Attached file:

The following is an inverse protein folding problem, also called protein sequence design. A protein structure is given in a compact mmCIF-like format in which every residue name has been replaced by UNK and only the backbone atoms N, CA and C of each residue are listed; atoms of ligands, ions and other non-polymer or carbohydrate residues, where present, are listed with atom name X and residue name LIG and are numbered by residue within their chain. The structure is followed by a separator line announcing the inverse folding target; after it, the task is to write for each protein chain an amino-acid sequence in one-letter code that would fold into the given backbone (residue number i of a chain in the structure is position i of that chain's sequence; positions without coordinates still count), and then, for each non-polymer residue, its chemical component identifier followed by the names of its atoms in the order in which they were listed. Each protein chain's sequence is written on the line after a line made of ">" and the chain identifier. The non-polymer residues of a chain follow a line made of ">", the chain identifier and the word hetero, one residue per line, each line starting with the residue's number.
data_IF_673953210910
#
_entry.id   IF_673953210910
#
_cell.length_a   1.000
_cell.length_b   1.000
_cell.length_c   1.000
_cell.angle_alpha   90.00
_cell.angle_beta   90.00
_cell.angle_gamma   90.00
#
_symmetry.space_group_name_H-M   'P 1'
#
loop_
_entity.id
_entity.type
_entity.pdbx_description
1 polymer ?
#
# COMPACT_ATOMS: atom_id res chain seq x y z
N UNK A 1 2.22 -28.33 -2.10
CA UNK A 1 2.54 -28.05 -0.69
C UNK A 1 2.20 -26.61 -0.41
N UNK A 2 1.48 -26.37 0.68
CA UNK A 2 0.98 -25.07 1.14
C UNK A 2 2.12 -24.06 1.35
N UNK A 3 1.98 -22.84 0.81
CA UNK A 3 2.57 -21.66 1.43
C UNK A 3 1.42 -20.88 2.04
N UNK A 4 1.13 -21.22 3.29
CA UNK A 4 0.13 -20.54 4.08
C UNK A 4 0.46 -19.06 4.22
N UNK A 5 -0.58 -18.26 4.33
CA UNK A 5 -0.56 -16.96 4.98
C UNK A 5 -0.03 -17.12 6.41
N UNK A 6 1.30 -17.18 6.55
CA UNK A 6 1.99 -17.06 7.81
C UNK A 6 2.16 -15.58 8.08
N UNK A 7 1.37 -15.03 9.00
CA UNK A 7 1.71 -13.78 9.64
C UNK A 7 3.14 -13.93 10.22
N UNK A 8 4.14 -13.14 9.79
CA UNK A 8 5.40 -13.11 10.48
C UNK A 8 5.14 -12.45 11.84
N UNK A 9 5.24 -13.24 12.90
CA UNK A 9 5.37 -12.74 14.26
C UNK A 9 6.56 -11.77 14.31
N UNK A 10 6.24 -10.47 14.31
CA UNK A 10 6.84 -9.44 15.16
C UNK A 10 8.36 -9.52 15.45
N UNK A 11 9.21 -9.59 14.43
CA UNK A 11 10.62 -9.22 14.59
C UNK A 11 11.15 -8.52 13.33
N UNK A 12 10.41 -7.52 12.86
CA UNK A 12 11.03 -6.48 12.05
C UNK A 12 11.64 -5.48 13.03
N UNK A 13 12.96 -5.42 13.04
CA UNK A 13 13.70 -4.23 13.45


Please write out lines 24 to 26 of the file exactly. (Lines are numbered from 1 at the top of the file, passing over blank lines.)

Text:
C UNK A 1 2.20 -26.61 -0.41
N UNK A 2 1.48 -26.37 0.68
CA UNK A 2 0.98 -25.07 1.14